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Does Food Safety Information Impact U.S. Meat Demand?

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  • Nicholas E. Piggott
  • Thomas L. Marsh

Abstract

A theoretical model of consumer response to publicized food safety information on meat demand is developed with an empirical application to U.S. meat consumption. Evidence is found for the existence of pre-committed levels of consumption, seasonal factors, time trends, and contemporaneous own- and cross-commodity food safety concerns. The average demand response to food safety concerns is small, especially in comparison to price effects, and to previous estimates of health related issues. This small average effect masks periods of significantly larger responses corresponding with prominent food safety events, but these larger impacts are short-lived with no apparent food safety lagged effects on demand. Copyright 2004, Oxford University Press.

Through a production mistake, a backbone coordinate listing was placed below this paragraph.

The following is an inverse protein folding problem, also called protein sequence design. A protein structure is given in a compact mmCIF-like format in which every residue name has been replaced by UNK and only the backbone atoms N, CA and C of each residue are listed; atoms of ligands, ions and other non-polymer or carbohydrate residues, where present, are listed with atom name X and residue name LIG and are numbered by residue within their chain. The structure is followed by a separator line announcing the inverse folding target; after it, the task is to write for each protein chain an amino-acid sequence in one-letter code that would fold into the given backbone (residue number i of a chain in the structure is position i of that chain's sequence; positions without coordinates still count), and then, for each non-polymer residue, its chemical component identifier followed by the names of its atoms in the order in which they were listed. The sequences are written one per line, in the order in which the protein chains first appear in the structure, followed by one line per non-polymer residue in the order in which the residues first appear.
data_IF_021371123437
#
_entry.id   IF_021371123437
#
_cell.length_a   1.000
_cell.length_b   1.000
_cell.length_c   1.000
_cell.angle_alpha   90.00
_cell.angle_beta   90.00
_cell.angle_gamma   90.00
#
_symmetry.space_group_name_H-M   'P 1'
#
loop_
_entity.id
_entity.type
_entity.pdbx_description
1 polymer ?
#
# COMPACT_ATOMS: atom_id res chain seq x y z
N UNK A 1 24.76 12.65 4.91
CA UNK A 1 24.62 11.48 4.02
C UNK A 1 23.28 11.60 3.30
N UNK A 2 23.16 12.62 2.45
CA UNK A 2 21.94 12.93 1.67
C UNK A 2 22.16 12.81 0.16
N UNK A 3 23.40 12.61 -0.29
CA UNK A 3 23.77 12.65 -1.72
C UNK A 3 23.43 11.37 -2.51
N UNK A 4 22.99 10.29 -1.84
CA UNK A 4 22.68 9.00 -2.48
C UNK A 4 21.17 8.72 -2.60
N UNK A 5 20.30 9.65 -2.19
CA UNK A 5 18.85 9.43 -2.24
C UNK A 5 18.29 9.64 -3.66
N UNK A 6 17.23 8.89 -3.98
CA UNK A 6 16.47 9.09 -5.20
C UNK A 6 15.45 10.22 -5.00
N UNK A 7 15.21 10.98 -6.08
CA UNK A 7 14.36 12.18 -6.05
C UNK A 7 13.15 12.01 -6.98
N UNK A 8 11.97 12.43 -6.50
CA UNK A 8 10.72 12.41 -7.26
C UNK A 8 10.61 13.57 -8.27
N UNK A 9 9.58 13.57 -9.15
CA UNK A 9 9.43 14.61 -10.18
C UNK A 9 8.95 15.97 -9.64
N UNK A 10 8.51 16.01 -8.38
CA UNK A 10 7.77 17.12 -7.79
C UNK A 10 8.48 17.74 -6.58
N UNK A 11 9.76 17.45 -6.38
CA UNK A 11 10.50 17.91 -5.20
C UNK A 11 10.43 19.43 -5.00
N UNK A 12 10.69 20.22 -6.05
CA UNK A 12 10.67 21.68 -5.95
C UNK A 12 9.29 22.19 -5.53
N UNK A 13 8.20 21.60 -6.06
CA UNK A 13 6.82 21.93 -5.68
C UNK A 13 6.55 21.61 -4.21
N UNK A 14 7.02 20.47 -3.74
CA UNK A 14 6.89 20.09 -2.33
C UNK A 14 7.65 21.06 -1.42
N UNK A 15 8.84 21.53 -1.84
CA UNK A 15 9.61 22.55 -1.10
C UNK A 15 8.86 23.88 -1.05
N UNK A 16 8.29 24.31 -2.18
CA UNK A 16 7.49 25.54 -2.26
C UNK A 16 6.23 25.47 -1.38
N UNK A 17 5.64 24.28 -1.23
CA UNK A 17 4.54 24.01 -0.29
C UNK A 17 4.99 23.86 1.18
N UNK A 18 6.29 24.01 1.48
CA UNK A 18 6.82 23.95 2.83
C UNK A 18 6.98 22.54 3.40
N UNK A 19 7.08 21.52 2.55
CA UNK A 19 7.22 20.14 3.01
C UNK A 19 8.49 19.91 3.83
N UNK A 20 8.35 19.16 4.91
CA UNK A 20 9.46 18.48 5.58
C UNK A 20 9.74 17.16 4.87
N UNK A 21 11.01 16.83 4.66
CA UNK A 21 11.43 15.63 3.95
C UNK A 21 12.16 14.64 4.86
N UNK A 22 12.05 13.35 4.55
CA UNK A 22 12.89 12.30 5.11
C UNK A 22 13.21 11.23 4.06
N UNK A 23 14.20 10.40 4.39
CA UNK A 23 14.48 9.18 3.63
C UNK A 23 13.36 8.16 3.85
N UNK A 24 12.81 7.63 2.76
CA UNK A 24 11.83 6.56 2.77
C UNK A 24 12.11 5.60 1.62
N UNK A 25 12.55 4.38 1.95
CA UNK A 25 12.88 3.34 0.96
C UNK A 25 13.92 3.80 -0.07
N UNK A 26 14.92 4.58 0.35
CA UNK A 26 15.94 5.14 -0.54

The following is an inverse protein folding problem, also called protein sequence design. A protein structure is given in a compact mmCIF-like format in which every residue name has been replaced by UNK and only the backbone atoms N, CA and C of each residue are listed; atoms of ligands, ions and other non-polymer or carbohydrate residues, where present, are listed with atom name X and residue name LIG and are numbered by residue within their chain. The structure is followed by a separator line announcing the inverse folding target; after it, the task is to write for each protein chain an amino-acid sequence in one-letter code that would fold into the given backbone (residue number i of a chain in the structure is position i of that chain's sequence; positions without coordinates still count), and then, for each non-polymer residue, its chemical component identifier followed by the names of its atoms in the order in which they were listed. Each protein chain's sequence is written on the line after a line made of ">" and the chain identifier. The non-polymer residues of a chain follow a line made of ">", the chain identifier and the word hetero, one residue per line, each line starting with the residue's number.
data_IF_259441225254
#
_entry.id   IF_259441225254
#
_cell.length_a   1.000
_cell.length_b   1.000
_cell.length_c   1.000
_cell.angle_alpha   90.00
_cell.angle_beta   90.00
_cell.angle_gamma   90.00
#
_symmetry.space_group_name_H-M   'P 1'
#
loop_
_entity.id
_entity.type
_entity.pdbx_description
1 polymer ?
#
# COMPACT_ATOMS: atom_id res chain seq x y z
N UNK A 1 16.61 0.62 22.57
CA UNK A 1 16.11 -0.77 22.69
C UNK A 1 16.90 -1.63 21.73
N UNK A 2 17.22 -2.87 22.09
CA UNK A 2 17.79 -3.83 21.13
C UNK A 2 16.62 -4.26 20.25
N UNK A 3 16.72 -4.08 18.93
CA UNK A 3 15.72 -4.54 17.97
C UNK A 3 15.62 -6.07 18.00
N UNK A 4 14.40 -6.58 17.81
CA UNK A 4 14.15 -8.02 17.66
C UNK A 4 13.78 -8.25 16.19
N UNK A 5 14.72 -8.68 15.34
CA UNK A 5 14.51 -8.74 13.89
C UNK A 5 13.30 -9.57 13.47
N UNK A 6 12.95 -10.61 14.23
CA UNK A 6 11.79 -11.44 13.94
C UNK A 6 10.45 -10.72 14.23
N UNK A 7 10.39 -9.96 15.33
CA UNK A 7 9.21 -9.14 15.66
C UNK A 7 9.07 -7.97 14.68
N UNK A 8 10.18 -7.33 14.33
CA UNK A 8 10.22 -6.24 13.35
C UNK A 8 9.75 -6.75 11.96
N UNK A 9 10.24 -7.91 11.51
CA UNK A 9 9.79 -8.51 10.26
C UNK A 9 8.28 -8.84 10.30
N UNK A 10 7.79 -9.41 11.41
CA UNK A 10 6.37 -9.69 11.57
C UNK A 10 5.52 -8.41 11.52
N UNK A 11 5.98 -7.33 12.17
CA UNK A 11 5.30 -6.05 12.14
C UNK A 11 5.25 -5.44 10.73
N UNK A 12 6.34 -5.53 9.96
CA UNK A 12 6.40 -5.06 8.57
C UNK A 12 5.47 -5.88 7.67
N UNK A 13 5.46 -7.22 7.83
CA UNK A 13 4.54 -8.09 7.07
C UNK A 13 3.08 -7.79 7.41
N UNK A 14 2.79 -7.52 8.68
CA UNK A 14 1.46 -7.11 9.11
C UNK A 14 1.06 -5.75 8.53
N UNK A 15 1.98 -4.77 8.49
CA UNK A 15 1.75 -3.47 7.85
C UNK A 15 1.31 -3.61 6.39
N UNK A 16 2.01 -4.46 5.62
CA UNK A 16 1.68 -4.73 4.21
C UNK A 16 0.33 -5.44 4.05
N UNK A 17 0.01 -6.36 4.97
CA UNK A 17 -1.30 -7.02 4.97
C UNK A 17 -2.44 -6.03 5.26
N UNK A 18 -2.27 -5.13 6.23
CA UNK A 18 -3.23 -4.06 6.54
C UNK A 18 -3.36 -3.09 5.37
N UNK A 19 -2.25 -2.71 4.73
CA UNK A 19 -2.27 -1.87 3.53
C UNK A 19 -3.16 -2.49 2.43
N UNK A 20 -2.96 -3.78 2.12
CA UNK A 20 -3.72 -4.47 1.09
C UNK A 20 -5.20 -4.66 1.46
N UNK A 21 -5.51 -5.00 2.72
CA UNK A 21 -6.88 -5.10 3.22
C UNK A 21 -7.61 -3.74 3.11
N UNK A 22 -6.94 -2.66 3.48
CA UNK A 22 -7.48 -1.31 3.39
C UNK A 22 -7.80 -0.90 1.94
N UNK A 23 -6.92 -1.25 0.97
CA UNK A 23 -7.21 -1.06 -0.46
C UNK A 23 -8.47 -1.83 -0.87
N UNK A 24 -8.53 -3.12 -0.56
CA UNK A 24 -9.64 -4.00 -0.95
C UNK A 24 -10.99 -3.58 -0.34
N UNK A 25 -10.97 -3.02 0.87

Suggested Citation

  • Nicholas E. Piggott & Thomas L. Marsh, 2004. "Does Food Safety Information Impact U.S. Meat Demand?," American Journal of Agricultural Economics, Agricultural and Applied Economics Association, vol. 86(1), pages 154-174.
  • Handle: RePEc:oup:ajagec:v:86:y:2004:i:1:p:154-174
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    File URL: http://hdl.handle.net/10.1111/j.0092-5853.2004.00569.x
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    References listed on IDEAS

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